Misha’s world is changed for ever when the Nazi’s invade Poland and forces the Jews into ghettos. Not only are they not allowed to leave the ghetto, not much food is allowed in and quickly people begin to starve to death. Misha at first begins to sneak out of the ghetto to gather food for his mother and sister, but stops after he sees others killed for this same action.
Later, the surviving Jews are rounded-up and sent to camps. They are told that they will have a better life there, but Misha quickly finds out the truth; they are death camps. Thanks to his father being a doctor, they are allowed to stay in the ghetto, but Misha can no longer do nothing but take the Nazis abuse. He decides that now is the time to fight back.

This book was written for high school aged students and is extremely short; I read it in less than an hour. The drawings are sobering, but not as gruesome as they could have been (probably a good thing.) This book reminded me so much of Maus by Art Spiegelman, but I have to say it is not the same caliber as Spiegelman’s.

I have read many young adult graphic novels and non-fiction and I have to say that I have never come across one that dealt with the Warsaw ghetto in this way. I think this book would make a great edition to a high school or public library non-fiction collection and a great read for teenagers wanting to learn more about the Holocaust.

Read more of my review at www.Bourgette.com( **** 1/2)

Bourgette | Aug 19, 2013 |
*

A young man tells the story of being a Jew in Nazi occupied Poland. From their home in the Warsaw Ghetto he watches his friends and neighbors give up and lose their will to Live. Soon he meets up with others who are determined to fight back and joins with them. They know they cannot win but they were determined to ‘fight for an honorable death.’

This short book tells of bravery and determination. A great read. (****)

wearylibrarian | Aug 18, 2013 |

*

This would be a great book for reluctant readers-sparse but gripping prose and pen illustrations tell the story of the brutal oppression suffered in Warsaw during World War Two while also highlighting the courage with which the Jewish community fought back. (*****)
kimpiddington | Aug 18, 2013 |
*

This book really grabs you from the start. The combination of poetic prose and detailed penned illustrations moves you through the gripping story. I had heard of the Warsaw ghetto, but I think this is the first story I read about it. I hope this book is well received by the audience it is intended. (**** 1/2)

eliorajoy | Aug 13, 2013 |
*
The narrator of this story, the War Within These Walls is a young man who is caught up in the horrors created by Hitler as he attempts to annihilate the Jews. Often told in a matter of fact, emotionless way, it is the story of a young man trying to make sense of a world turned upside down as the Jews are forced into the Warsaw Ghetto. You can feel the emotional numbness as he witnesses horrific cruelty, suffers great deprivations, and loses hope. Seeing a colorful parakeet flying into the bleak ghetto makes him think of the outside world, where some people are going about their normal lives, while he and his family are suffering so much deprivation, and is bewildered how this can possibly be happening. He alternates between hopelessness and finding the courage to fight….and ultimately , like the parakeet ‘flies out of the ghetto.’ I really wasn’t quite certain if the young man actually was able to escape, or if he was shot down, and thus ‘fled’ the ghetto…… I hope he was able to escape and bear witness to the atrocities suffered by the Jews.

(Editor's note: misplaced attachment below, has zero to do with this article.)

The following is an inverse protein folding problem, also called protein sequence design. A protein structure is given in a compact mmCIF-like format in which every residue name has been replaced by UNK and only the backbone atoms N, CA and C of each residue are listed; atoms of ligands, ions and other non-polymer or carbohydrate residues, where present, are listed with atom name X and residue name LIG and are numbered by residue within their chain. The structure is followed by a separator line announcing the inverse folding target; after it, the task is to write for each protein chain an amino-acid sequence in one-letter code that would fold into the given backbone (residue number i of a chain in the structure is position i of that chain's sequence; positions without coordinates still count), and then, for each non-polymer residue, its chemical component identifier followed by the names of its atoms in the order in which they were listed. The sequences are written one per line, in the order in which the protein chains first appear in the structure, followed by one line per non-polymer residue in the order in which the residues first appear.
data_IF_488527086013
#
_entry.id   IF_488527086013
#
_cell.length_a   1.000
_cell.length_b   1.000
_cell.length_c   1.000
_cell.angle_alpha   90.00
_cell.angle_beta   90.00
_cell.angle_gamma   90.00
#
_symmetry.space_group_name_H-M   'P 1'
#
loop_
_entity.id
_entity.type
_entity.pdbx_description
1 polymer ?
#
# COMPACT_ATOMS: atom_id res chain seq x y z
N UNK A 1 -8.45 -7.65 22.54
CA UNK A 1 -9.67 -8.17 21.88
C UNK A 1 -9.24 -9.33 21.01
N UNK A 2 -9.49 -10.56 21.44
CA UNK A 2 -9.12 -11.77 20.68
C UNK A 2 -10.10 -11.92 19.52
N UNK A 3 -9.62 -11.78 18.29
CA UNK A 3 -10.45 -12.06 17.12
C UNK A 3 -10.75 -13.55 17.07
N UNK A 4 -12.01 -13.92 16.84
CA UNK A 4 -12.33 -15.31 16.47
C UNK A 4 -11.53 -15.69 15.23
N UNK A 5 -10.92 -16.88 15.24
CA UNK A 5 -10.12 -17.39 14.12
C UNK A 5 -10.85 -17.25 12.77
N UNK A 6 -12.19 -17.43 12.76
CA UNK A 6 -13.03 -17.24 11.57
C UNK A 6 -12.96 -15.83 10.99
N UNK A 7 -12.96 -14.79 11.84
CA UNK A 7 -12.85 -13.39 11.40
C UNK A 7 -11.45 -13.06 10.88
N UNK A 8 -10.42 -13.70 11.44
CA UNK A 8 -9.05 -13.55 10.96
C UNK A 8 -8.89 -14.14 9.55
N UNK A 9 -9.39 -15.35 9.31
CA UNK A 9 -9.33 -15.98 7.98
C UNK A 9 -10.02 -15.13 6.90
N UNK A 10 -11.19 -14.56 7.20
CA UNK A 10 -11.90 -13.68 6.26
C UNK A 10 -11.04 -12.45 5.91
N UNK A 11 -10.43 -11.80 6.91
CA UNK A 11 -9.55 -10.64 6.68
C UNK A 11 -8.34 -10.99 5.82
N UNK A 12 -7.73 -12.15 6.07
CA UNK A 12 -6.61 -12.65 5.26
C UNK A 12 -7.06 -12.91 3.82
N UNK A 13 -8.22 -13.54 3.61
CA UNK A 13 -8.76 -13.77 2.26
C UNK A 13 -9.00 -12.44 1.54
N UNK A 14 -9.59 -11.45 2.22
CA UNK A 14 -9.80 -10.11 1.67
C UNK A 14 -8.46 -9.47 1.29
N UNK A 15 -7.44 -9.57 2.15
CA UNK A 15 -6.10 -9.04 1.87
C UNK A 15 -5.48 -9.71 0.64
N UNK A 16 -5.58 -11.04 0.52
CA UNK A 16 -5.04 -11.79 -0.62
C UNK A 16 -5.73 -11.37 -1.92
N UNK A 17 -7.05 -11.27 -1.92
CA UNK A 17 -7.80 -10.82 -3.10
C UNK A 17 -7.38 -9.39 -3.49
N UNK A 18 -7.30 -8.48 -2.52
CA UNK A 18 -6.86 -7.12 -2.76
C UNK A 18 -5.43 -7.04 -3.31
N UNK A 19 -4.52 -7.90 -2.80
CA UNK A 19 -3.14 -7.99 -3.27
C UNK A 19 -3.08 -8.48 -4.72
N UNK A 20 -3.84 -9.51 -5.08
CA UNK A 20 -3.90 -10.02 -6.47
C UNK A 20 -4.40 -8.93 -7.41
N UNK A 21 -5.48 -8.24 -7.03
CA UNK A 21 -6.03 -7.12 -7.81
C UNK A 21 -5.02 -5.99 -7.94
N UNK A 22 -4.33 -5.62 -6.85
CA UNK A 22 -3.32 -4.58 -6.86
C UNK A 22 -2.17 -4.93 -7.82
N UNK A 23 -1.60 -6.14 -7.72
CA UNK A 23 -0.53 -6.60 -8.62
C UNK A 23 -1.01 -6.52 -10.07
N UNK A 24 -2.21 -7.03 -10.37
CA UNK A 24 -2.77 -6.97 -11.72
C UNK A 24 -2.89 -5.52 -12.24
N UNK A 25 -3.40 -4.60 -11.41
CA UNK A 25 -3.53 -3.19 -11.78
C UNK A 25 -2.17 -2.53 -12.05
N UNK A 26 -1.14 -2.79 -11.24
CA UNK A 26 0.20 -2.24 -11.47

This book was a really quick read…the story being told with no waste of words…straight to the point…without embellishment…it wallops you with the facts of everyday life in the ghetto. The pages with only a phrase, or a sentence or two….the black pages…..the sketches that add so much to the story…. all give you a feeling of the numb horror felt by the young man.
I have read a number of books set in this time period, and I cannot imagine being caught up in such horrific events. But I am wondering what age this book is aimed at, as it says it is for ‘young readers.’ While I think students should be told the truth about what happened in that time period, I think it could be overwhelming and frightening for ‘young’ readers. I would hope it would not be aimed at kids below the Jr Hi level. All in all, a somber read, but as the saying goes, if we don’t learn from history, we are destined to repeat it. Sadly, there are parts of the world where such attempts at genocide are still going on. (*****)
macnoid | Aug 9, 2013
*
I received my advance copy of “The War Within These Walls” today.
I started to thumb through it, and was caught!
I was unable to stop reading the text.
I was transfixed by the images.
I could not put down this story until it concluded!The tale is of the Warsaw Ghetto of World War II, told from the perspective of Misha, a Jewish teenager, and an eyewitness to the atrocities and horrors within the walls erected by the Nazis.Superb book, for early teens and up. (**** 1/2)fuzzi | Aug 8, 2013 |

LibraryThing

♦♦♦

 The War Within These Walls